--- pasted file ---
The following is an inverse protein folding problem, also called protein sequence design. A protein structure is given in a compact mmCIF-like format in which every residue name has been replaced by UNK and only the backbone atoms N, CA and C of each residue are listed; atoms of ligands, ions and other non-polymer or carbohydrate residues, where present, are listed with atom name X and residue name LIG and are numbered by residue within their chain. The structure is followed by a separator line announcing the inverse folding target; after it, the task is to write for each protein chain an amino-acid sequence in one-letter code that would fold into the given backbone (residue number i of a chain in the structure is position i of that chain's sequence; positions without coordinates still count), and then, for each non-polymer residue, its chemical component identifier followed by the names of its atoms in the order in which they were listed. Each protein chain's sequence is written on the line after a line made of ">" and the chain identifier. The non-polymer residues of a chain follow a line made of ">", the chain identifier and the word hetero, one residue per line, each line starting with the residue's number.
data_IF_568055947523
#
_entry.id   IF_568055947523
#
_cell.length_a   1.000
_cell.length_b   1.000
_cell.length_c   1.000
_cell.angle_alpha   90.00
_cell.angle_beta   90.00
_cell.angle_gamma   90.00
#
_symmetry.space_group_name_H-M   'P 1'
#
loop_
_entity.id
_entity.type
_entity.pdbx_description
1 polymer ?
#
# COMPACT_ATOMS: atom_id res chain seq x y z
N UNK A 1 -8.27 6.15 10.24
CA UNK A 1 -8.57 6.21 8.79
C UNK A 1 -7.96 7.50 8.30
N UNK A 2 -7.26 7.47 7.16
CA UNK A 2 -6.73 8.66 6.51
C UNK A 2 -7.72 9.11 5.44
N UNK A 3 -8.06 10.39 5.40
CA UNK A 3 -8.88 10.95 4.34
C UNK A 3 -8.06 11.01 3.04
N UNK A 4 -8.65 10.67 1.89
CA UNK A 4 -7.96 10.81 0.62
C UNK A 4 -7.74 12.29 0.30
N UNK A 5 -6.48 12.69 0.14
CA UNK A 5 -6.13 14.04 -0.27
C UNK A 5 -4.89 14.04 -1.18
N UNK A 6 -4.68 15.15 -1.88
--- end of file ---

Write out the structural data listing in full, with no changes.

The following is an inverse protein folding problem, also called protein sequence design. A protein structure is given in a compact mmCIF-like format in which every residue name has been replaced by UNK and only the backbone atoms N, CA and C of each residue are listed; atoms of ligands, ions and other non-polymer or carbohydrate residues, where present, are listed with atom name X and residue name LIG and are numbered by residue within their chain. The structure is followed by a separator line announcing the inverse folding target; after it, the task is to write for each protein chain an amino-acid sequence in one-letter code that would fold into the given backbone (residue number i of a chain in the structure is position i of that chain's sequence; positions without coordinates still count), and then, for each non-polymer residue, its chemical component identifier followed by the names of its atoms in the order in which they were listed. Each protein chain's sequence is written on the line after a line made of ">" and the chain identifier. The non-polymer residues of a chain follow a line made of ">", the chain identifier and the word hetero, one residue per line, each line starting with the residue's number.
data_IF_568055947523
#
_entry.id   IF_568055947523
#
_cell.length_a   1.000
_cell.length_b   1.000
_cell.length_c   1.000
_cell.angle_alpha   90.00
_cell.angle_beta   90.00
_cell.angle_gamma   90.00
#
_symmetry.space_group_name_H-M   'P 1'
#
loop_
_entity.id
_entity.type
_entity.pdbx_description
1 polymer ?
#
# COMPACT_ATOMS: atom_id res chain seq x y z
N UNK A 1 -8.27 6.15 10.24
CA UNK A 1 -8.57 6.21 8.79
C UNK A 1 -7.96 7.50 8.30
N UNK A 2 -7.26 7.47 7.16
CA UNK A 2 -6.73 8.66 6.51
C UNK A 2 -7.72 9.11 5.44
N UNK A 3 -8.06 10.39 5.40
CA UNK A 3 -8.88 10.95 4.34
C UNK A 3 -8.06 11.01 3.04
N UNK A 4 -8.65 10.67 1.89
CA UNK A 4 -7.96 10.81 0.62
C UNK A 4 -7.74 12.29 0.30
N UNK A 5 -6.48 12.69 0.14
CA UNK A 5 -6.13 14.04 -0.27
C UNK A 5 -4.89 14.04 -1.18
N UNK A 6 -4.68 15.15 -1.88